<?xml:namespace prefix = st2 />AREQUIPA, Peru – The Inter-American Development Bank today honored the work of seven women whose dedication into building institutions that provide financial services to the poor and underserved has shaped the microfinance industry in Latin America and the Caribbean.
These pioneers played crucial roles in creating and expanding microcredit programs and developing new services that have given millions of microentrepreneurs in this region, particularly women, more opportunities to grow their businesses, increase their incomes and improve their families’ living standards.
At a plenary session of the Inter-American Forum on Microenterprise (Foromic), which brought together more than 1,500 participants, the honorees shared stories of social entrepreneurship and their views on the outlook for microfinance in this region.
“Empowering women is the very best intervention one can make in children and families,’’ Lynne Patterson, co-founder and director of ProMujer, said in an interview before the event. “Women who know their own worth are better mothers, better workers and better community members.”
Established nearly two decades ago in Bolivia to provide financial services and training programs to women, ProMujer has successfully expanded to Nicaragua, Peru, Mexico and Argentina.
Microfinance is an important tool for development, but credit to the poor must be accompanied by training, better education and health services in order to be an effective tool to reduce poverty, noted Fonkoze director Anne H. Hastings. Hastings was recognized for her work at Haiti’s leading microfinance institution.
Other microfinance pioneers honored were:
Susana Pinilla, founder and president of Edpyme Proempresa in Peru. Pinilla spent 20 years organizing and managing local and international development institutions, focusing on financial services to the poor and services for entrepreneurs. She is an adviser to Peruvian President Alan García and a former minister of labor, social development and women issues.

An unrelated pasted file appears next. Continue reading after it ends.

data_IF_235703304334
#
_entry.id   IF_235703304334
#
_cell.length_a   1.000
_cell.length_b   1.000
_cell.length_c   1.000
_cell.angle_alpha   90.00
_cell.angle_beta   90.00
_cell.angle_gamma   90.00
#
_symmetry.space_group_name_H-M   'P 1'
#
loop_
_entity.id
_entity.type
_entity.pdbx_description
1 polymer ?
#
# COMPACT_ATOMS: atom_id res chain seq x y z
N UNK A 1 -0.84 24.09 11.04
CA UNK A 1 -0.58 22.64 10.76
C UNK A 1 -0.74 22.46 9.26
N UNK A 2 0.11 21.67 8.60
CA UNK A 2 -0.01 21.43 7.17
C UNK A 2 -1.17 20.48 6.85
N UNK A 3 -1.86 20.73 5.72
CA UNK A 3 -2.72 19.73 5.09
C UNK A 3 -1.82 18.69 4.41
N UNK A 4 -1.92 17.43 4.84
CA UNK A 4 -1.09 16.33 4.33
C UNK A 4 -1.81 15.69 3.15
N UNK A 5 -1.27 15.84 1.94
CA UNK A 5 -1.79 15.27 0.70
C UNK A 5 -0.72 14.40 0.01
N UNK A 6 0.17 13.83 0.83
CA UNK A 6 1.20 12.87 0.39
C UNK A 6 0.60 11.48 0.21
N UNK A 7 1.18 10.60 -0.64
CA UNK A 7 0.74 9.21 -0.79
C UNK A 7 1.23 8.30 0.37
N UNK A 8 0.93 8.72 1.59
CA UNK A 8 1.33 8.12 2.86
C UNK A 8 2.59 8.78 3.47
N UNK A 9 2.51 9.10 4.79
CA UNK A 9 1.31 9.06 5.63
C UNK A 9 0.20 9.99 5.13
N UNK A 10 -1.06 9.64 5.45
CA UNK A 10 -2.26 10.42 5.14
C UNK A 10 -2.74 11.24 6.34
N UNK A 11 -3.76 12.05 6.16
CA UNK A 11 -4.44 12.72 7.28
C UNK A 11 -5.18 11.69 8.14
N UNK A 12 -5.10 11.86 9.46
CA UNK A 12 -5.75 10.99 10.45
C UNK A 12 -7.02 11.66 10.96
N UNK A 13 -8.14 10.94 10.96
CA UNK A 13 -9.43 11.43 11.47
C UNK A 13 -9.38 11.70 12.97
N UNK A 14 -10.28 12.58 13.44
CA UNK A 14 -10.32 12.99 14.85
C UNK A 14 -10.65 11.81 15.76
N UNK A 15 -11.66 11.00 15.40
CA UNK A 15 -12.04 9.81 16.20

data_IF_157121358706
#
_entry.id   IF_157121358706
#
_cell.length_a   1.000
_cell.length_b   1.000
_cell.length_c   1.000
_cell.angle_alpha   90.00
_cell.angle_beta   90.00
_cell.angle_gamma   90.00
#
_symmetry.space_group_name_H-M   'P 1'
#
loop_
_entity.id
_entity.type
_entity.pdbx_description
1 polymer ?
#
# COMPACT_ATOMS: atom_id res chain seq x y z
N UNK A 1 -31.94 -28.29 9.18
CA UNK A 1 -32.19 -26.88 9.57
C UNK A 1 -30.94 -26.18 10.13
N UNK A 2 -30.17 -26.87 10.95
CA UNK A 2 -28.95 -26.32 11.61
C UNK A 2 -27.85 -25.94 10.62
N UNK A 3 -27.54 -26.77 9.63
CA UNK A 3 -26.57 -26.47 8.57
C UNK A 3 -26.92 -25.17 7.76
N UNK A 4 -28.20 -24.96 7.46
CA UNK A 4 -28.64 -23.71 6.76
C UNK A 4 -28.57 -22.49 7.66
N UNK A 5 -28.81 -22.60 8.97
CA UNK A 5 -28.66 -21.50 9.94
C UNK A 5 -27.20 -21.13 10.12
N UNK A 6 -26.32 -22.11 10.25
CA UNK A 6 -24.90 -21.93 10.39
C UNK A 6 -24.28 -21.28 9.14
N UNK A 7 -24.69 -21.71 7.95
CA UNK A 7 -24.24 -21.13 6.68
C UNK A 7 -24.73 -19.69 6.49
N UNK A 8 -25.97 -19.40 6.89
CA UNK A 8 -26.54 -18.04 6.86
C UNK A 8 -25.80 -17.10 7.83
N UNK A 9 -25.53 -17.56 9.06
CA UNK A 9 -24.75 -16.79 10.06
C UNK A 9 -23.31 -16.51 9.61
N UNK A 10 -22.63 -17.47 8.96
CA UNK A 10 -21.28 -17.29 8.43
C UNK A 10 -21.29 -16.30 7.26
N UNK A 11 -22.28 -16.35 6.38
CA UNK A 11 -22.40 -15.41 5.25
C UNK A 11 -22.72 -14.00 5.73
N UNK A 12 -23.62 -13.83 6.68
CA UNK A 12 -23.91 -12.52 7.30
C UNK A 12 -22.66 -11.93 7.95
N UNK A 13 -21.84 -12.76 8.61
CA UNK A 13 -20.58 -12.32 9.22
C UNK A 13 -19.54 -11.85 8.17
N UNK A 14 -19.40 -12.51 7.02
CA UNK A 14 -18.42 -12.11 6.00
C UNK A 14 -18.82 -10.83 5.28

<?xml:namespace prefix = st4 />Pilar Ramírez, founder of Centro de Fomento a Iniciativas Económicas, Bolivia’s pioneer in microcredit, which <?xml:namespace prefix = st3 />later became one of Latin America’s first regulated microfinance institutions and one of the first to venture beyond its national borders.
Clara Akerman, Women's World Banking (WWB) in Colombia. A founding member of WWB Colombia in Cali, one of the most successful microcredit institutions in Latin America, Akerman has headed the organization since 1992. She has been a consultant to organizations in Mexico, Brazil, Argentina and Uruguay, and has worked closely with the Colombian government and WWB's World Banking Network on policy reforms to promote microfinance.
Mercedes Canalda, executive director of ADOPEM, an NGO founded in 1982 to provide financing and training to low-income women to help them build small businesses. ADOPEM, which has since become a regulated financial institution, serves nearly half of all Dominican microcredit clients.
Teresa Velilla, director of Financiera El Comercio, Paraguay. Velilla is responsible for microcredit at El Comercio, a company that has specialized in the past 25 years in providing financial services to small rural and agricultural businesses.
- Romina Tan Nicaretta